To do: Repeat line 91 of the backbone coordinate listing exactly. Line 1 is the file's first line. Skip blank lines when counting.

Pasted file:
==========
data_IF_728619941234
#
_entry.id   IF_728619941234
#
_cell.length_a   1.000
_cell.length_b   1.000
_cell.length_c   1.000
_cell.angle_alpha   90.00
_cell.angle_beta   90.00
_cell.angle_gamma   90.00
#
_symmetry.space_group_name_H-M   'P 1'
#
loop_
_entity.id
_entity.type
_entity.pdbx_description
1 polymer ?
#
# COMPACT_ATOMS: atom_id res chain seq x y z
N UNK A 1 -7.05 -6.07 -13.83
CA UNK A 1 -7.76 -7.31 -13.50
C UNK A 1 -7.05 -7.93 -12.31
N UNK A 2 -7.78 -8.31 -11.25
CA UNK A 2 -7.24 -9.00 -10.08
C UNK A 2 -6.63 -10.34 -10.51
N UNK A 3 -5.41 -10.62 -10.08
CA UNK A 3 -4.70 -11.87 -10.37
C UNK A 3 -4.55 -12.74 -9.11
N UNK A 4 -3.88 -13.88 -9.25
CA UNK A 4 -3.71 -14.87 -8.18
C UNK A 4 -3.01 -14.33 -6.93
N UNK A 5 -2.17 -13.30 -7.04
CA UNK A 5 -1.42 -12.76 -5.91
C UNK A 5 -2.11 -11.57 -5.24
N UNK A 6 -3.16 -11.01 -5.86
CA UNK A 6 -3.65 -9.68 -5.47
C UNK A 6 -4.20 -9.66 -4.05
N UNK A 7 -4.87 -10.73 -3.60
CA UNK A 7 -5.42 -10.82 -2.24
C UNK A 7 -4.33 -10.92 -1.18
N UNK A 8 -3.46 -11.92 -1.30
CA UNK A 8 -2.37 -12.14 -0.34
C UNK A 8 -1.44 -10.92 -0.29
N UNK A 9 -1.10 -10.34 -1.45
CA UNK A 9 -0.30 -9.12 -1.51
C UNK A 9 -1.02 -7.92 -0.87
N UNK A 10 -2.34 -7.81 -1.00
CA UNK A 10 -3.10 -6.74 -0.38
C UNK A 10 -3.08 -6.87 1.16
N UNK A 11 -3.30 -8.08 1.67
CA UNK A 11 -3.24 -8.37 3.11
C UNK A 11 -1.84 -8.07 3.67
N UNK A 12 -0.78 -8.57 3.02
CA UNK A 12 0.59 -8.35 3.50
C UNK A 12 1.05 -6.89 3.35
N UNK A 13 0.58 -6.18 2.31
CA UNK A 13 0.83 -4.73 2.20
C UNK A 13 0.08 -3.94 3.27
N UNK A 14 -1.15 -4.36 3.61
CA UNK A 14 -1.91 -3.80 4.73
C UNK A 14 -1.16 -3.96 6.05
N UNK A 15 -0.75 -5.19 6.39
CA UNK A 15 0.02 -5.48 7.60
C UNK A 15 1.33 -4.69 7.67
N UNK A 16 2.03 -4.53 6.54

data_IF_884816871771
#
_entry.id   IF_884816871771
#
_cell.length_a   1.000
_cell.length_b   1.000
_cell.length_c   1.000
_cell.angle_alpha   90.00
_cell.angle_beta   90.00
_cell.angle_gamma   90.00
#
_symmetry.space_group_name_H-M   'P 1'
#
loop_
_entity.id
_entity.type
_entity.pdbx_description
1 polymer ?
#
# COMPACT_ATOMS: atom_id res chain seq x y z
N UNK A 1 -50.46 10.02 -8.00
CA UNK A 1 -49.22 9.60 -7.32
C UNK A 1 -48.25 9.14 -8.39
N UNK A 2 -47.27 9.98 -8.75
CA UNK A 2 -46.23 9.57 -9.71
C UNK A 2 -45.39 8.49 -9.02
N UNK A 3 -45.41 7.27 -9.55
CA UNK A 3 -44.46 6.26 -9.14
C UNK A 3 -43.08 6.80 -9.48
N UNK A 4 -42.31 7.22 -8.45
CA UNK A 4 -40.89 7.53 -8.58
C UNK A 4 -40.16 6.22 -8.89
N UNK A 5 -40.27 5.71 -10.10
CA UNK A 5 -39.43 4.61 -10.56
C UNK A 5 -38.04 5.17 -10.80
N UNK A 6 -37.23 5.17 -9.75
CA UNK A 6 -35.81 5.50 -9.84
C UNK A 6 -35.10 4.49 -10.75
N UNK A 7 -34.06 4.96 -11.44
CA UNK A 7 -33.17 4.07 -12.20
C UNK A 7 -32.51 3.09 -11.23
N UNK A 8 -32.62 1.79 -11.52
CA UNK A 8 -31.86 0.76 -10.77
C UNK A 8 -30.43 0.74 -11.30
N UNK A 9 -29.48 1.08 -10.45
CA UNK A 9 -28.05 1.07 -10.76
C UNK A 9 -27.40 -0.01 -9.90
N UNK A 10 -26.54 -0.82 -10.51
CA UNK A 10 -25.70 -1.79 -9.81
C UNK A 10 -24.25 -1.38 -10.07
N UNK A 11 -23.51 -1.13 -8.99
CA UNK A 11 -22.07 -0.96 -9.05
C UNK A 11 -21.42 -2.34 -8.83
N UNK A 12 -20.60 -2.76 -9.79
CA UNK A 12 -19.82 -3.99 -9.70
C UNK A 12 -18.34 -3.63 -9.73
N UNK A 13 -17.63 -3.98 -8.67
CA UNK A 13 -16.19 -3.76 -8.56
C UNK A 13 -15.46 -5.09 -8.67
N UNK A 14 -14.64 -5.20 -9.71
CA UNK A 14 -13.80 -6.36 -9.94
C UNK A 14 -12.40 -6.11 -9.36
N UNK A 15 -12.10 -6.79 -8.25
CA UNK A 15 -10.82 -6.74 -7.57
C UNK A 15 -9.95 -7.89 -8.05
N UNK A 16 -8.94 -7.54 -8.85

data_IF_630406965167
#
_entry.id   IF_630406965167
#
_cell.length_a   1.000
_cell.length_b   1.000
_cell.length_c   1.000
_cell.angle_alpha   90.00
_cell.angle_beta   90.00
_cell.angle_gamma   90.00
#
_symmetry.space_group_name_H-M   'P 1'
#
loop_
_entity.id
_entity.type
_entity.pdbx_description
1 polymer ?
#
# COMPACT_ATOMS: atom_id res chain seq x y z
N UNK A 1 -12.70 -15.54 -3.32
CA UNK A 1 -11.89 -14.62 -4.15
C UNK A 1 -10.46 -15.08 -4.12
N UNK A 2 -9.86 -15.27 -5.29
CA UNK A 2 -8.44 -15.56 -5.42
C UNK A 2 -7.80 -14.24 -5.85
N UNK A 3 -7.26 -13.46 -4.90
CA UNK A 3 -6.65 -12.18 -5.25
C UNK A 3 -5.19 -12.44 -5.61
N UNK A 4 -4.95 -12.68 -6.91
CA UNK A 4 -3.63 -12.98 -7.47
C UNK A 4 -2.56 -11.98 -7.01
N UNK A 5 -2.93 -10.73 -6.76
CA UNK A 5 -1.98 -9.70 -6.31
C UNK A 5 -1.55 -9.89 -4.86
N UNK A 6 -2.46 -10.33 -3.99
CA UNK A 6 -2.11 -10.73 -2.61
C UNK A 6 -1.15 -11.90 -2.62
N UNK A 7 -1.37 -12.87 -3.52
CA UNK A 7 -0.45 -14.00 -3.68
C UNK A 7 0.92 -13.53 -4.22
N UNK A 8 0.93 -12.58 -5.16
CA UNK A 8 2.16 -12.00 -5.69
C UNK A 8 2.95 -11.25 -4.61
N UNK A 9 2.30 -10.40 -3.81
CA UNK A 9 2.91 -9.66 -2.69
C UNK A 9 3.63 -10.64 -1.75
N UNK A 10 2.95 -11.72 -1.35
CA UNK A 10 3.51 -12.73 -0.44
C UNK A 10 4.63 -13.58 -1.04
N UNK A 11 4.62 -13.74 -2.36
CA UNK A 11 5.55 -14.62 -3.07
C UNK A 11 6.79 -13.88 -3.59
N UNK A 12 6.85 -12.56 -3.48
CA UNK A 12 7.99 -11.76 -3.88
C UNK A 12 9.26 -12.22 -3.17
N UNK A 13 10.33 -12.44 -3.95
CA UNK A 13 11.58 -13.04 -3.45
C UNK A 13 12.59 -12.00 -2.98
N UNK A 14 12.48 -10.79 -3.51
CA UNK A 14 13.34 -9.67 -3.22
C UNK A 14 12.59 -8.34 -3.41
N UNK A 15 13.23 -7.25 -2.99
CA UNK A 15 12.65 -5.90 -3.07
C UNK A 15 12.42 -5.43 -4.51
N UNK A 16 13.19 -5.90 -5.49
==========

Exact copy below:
CA UNK A 2 -46.23 9.57 -9.71